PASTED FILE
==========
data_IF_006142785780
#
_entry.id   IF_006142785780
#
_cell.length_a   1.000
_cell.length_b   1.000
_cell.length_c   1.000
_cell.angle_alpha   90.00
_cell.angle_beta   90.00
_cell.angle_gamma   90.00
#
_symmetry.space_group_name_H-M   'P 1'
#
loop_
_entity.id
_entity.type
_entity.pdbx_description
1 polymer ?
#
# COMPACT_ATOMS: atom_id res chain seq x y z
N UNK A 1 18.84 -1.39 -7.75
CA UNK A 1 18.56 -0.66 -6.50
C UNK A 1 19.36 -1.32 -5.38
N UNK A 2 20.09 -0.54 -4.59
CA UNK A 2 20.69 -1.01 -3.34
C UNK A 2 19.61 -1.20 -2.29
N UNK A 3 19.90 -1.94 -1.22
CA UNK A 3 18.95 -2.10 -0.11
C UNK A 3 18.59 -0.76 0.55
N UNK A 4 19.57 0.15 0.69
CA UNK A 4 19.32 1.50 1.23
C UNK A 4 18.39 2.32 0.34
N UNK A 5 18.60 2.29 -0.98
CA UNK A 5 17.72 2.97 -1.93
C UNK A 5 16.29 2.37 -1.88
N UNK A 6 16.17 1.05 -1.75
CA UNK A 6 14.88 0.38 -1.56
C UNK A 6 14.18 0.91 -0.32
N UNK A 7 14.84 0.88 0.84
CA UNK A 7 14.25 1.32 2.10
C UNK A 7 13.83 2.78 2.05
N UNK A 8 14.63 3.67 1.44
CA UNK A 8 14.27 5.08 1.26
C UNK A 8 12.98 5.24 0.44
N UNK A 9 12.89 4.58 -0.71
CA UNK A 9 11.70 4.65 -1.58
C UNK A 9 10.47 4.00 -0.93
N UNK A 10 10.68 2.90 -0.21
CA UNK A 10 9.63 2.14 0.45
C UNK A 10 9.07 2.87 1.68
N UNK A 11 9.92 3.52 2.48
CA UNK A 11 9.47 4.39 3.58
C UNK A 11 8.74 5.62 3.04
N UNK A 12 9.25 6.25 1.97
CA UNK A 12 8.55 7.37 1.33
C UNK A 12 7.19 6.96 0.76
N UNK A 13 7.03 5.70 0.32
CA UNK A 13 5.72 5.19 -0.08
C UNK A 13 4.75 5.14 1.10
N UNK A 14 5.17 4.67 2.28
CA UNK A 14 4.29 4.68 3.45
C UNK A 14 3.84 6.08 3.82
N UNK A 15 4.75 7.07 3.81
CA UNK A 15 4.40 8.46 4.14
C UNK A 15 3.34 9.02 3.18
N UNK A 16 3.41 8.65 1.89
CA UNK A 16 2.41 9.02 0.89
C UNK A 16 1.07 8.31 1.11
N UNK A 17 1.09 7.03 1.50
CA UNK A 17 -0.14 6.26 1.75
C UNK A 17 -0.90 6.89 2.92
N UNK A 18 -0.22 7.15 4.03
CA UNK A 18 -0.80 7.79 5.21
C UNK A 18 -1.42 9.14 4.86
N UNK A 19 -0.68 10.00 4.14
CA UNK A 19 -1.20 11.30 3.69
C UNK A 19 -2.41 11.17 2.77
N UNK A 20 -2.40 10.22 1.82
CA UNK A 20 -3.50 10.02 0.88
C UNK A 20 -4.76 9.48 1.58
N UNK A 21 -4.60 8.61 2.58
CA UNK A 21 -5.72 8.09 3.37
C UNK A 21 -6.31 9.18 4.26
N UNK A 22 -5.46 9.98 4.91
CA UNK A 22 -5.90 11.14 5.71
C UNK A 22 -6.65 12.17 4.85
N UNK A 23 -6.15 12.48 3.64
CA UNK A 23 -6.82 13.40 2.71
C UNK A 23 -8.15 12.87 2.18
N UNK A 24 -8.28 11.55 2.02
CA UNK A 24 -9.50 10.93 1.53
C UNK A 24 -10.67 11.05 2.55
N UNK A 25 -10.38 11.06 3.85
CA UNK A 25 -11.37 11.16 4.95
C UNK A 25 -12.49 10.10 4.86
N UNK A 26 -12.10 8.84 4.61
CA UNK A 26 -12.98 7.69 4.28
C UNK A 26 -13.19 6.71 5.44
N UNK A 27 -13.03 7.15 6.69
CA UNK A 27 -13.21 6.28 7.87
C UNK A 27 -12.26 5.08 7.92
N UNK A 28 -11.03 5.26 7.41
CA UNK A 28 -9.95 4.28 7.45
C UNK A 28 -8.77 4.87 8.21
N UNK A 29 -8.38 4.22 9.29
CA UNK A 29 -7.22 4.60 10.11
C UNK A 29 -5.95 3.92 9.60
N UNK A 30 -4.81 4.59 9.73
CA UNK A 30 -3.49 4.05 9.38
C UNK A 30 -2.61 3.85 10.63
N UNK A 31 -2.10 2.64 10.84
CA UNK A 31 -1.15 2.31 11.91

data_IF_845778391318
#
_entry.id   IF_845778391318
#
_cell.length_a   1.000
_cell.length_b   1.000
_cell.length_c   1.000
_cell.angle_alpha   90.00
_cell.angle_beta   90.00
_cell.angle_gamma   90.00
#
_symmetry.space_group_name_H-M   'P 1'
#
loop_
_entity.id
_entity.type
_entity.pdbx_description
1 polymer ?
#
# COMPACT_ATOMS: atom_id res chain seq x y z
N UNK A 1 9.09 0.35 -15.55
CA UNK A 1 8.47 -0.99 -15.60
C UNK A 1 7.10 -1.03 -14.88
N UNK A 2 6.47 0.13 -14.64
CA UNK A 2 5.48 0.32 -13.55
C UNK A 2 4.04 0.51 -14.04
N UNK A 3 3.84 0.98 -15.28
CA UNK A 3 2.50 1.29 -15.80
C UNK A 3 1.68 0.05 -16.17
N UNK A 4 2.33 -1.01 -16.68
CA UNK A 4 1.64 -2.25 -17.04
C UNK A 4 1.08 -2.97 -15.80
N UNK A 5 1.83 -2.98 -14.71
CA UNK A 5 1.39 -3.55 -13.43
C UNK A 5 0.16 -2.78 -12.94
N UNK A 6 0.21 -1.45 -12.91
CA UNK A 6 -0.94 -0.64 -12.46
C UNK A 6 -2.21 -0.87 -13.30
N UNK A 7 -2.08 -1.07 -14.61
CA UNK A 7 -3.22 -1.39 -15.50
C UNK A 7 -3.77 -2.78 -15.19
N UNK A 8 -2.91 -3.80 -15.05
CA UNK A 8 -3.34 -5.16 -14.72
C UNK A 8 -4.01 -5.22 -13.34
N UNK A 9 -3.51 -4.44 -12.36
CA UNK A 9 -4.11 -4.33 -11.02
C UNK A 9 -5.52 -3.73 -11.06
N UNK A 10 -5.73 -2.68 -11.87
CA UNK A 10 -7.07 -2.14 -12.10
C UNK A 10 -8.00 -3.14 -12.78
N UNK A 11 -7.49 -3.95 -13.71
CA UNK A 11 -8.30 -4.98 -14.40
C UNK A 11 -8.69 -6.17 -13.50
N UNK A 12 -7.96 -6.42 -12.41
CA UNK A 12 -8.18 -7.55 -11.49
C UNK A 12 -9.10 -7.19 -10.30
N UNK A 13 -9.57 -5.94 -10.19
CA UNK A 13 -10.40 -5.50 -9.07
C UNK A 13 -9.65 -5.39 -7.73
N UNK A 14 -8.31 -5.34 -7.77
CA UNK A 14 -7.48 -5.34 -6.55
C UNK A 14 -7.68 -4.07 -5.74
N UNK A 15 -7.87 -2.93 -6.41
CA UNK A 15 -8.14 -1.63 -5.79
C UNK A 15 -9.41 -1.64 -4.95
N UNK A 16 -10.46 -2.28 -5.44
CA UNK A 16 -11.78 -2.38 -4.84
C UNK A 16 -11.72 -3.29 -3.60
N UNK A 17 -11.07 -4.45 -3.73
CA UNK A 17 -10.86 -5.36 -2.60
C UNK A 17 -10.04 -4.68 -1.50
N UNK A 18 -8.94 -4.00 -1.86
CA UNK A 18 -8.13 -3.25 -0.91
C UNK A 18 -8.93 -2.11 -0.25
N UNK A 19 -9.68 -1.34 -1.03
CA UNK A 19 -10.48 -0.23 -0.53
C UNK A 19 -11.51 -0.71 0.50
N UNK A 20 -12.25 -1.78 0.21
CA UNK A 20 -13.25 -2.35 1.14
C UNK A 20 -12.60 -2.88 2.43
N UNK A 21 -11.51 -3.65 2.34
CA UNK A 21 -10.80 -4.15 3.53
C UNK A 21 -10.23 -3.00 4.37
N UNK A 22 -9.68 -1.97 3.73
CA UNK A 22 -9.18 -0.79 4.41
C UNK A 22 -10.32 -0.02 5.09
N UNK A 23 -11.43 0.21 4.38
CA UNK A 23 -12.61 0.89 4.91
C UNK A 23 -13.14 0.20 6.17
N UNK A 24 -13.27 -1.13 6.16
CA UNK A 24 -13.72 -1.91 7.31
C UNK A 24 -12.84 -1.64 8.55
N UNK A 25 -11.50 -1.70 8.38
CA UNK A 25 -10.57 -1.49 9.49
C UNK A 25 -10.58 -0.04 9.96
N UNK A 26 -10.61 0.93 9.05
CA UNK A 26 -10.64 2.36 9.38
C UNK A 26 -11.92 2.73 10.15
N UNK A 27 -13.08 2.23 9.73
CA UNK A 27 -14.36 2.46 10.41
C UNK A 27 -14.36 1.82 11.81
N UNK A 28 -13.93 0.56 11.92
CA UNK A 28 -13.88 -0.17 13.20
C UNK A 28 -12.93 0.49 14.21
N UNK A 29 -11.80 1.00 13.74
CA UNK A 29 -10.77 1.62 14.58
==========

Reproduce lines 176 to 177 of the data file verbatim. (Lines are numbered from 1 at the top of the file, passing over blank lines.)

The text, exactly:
CA UNK A 15 -8.14 -1.63 -5.79
C UNK A 15 -9.41 -1.64 -4.95